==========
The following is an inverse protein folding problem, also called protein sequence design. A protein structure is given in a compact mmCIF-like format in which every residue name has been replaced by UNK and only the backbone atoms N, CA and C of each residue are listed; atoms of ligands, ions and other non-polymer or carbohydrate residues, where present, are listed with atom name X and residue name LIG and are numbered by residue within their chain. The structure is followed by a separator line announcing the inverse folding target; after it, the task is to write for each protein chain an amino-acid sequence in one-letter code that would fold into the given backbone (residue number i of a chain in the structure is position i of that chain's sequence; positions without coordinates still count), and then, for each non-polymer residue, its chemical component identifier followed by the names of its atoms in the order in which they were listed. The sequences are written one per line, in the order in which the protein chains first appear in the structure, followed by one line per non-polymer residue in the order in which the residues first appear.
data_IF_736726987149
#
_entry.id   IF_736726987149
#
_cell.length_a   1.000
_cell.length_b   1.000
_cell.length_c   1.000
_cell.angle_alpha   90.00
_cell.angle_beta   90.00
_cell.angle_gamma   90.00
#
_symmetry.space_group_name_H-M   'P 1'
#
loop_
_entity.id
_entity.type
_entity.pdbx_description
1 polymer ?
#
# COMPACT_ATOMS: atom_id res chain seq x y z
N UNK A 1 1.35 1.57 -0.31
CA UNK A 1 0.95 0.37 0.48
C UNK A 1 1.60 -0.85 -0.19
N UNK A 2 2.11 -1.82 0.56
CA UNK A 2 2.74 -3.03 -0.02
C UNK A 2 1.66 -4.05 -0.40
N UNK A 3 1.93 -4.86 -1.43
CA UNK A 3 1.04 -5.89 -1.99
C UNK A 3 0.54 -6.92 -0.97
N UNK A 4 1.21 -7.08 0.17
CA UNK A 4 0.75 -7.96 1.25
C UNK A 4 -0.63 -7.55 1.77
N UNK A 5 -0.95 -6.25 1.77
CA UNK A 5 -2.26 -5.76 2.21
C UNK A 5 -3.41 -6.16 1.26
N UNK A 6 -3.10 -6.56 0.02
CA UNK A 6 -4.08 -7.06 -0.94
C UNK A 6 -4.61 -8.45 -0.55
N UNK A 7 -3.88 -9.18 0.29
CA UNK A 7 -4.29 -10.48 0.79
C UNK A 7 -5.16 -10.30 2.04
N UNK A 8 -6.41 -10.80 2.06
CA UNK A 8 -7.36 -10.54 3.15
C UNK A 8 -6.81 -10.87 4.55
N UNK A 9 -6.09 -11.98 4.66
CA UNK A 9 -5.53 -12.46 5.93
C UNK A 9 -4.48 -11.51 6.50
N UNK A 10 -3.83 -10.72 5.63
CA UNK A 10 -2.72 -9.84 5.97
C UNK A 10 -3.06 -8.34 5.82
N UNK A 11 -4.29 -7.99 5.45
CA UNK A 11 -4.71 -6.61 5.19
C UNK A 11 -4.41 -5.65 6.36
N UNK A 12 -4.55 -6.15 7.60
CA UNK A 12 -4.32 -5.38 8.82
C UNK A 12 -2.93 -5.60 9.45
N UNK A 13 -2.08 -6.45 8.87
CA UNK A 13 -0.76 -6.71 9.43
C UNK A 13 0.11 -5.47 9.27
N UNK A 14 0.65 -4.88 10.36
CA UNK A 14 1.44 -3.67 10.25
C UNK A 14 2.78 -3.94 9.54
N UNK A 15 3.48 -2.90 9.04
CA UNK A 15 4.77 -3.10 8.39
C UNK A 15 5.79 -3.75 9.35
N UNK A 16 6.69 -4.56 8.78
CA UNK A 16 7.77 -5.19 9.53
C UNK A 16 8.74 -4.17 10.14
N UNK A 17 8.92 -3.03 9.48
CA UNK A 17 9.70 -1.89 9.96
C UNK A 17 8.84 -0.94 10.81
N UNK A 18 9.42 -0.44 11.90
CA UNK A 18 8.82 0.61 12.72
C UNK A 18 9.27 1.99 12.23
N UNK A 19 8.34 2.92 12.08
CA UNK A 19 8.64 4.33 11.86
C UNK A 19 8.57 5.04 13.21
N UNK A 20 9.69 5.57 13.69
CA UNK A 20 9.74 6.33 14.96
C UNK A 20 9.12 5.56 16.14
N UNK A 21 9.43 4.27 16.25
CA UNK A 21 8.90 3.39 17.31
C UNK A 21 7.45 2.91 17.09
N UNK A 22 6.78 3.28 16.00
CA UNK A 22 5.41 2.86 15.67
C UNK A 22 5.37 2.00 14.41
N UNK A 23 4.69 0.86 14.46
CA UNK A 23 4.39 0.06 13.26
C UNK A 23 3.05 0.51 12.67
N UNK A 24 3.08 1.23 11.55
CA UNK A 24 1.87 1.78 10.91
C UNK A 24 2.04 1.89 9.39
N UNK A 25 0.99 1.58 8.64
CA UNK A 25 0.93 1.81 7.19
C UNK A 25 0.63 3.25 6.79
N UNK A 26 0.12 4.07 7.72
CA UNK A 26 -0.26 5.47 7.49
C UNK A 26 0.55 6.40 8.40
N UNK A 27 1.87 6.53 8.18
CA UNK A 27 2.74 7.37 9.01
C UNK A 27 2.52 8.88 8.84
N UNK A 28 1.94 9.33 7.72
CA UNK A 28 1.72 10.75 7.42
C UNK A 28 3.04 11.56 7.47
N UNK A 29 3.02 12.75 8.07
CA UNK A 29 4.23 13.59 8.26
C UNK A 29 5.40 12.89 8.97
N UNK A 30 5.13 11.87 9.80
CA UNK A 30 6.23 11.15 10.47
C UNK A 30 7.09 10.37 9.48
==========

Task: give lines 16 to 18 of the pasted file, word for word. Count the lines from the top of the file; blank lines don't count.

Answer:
_entity.id
_entity.type
_entity.pdbx_description